The U.S. Energy Storage Association (ESA), the national trade association for the American energy storage industry, will recognize K&L Gates with the Brad Roberts Outstanding Industry Achievement Award at the 2020 ESA Annual Awards taking place during the association’s virtual conference next week.
The award recognizes K&L Gates for “its tremendous contributions that have advanced the industry forward including nurturing early storage developers, hosting an annual conference, and developing the widely circulated Energy Storage Handbook.” The ESA determines this award by surveying its members and past award recipients each year to identify a member organization that has made significant contributions in the storage industry.
Read more about the award in the ESA press release.
On June 18, 2020, the Federal Energy Regulatory Commission (“FERC”) announced that it will hold two separate technical conferences later this year. First, FERC will hold a Commissioner-led technical conference on September 30, 2020 to discuss issues related to carbon dioxide emission pricing (i.e., “carbon pricing”) as adopted by states in FERC-jurisdictional wholesale electricity markets (“Carbon Pricing in Organized Wholesale Electricity Markets”). Second, FERC staff will hold a technical conference on October 27, 2020 to discuss whether existing frameworks for transmission, interconnection, and merchant transmission facilities can incorporate the growing offshore wind generation efficiently and effectively (“Offshore Wind Integration in RTOs/ISOs”).Read More
This afternoon, the Department of Treasury issued eagerly anticipated guidance extending the continuous construction/efforts test safe harbor to five years for wind, solar, and other tax credit projects that began construction in 2016 and 2017.
The extension applies for purposes of the Code Section 48 investment tax credit and the Code Section 45 production tax credit, and to projects that began construction under either the significant physical work test or the 5% safe harbor. Projects that began construction in 2016 now have through December 31, 2021 to be placed in service without proving continuous construction or continuous efforts. Projects that began construction in 2017 now have through December 31, 2022 to be placed in service for the same purpose. This extension is a boon to the industry, particularly the many wind projects that have experienced disrupted schedules due to the COVID-19 crisis.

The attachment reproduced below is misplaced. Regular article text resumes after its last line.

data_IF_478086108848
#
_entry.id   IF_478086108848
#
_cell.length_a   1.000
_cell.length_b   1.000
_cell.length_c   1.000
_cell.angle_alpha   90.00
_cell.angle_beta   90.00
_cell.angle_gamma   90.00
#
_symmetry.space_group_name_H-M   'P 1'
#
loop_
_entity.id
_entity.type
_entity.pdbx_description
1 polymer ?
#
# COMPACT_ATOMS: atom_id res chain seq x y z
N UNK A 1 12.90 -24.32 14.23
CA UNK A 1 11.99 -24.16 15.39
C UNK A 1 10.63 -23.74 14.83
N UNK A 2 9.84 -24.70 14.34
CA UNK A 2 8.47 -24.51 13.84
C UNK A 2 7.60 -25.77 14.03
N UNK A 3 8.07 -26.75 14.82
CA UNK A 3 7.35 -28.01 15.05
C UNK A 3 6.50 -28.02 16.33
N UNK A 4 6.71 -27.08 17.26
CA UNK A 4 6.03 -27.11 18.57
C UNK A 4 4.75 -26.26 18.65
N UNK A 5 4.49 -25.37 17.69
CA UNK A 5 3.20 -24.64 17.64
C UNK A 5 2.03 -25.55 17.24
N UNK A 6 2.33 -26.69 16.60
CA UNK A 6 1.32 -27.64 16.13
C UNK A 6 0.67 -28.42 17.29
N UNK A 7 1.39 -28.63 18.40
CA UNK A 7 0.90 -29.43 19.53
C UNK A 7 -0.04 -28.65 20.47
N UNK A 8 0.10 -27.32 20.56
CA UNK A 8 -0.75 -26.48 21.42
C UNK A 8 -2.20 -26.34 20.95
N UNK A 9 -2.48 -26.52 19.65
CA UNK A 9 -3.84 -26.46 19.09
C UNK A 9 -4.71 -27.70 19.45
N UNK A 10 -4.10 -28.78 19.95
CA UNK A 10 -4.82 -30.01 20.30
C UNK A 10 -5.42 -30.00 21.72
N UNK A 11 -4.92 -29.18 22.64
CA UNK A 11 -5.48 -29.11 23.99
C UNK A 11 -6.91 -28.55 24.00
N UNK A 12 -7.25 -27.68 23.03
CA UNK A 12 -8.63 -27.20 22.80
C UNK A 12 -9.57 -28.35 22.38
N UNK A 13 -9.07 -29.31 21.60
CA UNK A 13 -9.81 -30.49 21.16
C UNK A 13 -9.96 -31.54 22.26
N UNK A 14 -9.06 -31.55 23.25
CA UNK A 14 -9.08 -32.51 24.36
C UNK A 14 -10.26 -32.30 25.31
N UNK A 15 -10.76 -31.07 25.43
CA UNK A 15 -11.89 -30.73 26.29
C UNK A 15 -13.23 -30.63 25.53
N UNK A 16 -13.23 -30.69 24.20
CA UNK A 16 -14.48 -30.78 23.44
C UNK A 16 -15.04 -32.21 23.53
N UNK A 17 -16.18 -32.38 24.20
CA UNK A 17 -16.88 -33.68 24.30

Treasury also granted a boon to the solar industry in the same guidance by providing a generally applicable safe harbor for purposes of the 3.5 month test frequently used to safe harbor supplies procured in the last quarter of a calendar year. Specifically, Notice 2020-41 provides that if a taxpayer paid for any services or property paid on or before September 16, 2019 and the services or property are “actually received” by the taxpayer by October 15, 2020, the “taxpayer will be deemed to have had a reasonable expectation” of timely delivery for purposes of the 3.5 month test. This guidance follows months of efforts by participants across the wind and solar industries to obtain assurance that project delays would not negatively impact tax credit availability. By extending these tests, Treasury has provided significant comfort to many investors and ensured the continued advancement of the power industry and the thousands of jobs it provides to Americans across the country.
Join us on Wednesday, June 10, 2020, for a CLE presentation on “COVID-19: Perspectives for the “Next New Normal” for Renewable and Utility Companies.”
Companies are seeing unprecedented legal and business impacts due to the COVID-19 pandemic. These impacts are bringing about changes in strategy and how many companies approach their day-to-day business operations to adapt to this new business environment. This one-hour session will involve a presentation by the following K&L Gates attorneys sharing their perspectives on what to consider during the “next new normal.”
- Michael D. Cuda, Partner, Banking & Asset Finance
- April Boyer, Partner, Labor, Employment and Workplace Safety
- Jamie Lavergne Bryan, Partner, Oil, Gas & Resources
- Elias B. Hinckley, Partner, Power
- John M. Sylvester, Partner, Insurance Recovery and Counseling
This presentation will include the evolving legal and business impacts of COVID-19 in connection with:
- Contract Issues
- Insurance Issues
- Potential Work Issues
- Litigation Trends
This webinar will contain a chat feature in which you can submit questions so that we may tailor this presentation to address your concerns.
To register, please click here.
This webinar will explore the key trade and national security policies that currently impact the ESS market in the U.S. and assess their potential impacts on future deployments, including:
• How might regulatory developments under the Executive Order impact storage?
• What might the future hold for tariffs?
• How do these processes play out in an election year?
For more information and to register, please click here.